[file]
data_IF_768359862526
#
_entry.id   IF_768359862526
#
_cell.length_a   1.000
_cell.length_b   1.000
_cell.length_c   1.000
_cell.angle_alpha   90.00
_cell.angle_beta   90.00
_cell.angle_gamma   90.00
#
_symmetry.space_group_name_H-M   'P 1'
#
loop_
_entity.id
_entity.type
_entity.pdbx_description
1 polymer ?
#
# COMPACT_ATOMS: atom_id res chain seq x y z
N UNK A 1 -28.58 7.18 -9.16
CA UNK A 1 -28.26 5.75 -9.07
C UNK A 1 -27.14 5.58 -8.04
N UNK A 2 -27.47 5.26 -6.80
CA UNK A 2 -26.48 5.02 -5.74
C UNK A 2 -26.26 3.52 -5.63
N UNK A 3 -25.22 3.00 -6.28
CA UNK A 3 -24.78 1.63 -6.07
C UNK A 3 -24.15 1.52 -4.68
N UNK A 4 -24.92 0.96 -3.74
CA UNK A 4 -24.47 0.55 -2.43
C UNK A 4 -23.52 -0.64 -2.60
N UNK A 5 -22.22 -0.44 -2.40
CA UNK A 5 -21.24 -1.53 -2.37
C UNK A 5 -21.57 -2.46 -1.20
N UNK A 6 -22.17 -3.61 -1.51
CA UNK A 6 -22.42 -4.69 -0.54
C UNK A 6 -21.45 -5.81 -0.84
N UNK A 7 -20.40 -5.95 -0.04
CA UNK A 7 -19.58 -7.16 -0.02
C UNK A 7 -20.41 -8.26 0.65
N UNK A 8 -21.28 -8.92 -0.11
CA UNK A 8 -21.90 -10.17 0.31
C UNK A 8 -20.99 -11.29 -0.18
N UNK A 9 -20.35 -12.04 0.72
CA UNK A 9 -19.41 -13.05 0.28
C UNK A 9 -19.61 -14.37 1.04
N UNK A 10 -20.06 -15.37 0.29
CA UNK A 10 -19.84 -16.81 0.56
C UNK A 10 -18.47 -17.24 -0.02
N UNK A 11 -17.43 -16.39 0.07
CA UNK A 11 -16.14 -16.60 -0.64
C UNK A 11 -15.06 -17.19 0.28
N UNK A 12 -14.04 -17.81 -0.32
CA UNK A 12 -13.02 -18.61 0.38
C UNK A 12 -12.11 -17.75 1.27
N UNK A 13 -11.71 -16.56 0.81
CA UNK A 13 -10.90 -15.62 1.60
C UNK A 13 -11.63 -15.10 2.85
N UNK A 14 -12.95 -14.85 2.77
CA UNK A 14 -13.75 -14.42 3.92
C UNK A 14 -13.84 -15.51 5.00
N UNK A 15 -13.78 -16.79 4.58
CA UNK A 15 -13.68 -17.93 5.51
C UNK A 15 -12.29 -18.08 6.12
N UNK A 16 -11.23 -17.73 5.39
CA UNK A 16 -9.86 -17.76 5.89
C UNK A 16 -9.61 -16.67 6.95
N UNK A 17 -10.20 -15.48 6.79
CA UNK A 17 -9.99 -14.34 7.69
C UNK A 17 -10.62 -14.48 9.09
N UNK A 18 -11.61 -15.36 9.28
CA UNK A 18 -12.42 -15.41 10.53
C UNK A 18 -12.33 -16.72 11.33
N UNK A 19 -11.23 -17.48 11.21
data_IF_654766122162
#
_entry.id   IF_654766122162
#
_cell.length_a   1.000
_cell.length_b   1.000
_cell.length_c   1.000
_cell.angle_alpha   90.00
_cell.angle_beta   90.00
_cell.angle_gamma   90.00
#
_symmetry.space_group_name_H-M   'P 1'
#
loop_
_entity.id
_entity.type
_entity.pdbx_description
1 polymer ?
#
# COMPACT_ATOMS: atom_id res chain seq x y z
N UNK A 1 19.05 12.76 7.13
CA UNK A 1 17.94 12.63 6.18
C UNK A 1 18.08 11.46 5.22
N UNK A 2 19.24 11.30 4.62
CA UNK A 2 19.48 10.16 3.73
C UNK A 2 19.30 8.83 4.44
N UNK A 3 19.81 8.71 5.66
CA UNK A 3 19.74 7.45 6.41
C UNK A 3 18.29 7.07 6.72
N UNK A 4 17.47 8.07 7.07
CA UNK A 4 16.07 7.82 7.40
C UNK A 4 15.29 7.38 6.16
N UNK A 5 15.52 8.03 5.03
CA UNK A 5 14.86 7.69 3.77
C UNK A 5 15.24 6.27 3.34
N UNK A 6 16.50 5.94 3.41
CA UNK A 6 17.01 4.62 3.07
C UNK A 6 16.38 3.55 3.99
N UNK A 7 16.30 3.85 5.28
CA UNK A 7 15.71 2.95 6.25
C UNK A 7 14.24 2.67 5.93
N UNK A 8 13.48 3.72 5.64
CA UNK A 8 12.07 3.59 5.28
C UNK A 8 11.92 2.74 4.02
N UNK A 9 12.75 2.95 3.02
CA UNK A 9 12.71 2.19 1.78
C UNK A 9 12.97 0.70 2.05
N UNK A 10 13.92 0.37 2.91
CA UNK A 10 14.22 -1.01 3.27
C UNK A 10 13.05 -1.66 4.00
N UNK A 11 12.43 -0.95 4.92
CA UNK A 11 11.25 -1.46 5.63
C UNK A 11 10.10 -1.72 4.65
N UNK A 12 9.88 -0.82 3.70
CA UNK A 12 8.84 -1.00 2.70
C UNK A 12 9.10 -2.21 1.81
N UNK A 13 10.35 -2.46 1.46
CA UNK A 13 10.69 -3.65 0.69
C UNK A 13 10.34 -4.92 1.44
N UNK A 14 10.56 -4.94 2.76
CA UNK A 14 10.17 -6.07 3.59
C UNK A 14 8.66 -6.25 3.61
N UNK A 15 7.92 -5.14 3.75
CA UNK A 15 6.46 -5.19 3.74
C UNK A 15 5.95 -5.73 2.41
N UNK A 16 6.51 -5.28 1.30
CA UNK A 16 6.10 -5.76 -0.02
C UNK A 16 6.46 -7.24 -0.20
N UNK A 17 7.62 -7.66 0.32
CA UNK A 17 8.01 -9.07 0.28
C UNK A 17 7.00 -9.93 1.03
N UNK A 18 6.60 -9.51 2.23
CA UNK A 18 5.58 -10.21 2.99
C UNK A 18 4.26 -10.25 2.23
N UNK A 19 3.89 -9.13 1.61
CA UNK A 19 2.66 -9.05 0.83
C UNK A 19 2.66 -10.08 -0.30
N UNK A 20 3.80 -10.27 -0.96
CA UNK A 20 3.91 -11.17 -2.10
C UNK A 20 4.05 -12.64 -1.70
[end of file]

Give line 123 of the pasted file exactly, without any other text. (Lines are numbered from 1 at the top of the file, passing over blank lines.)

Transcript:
N UNK A 10 13.92 0.37 2.91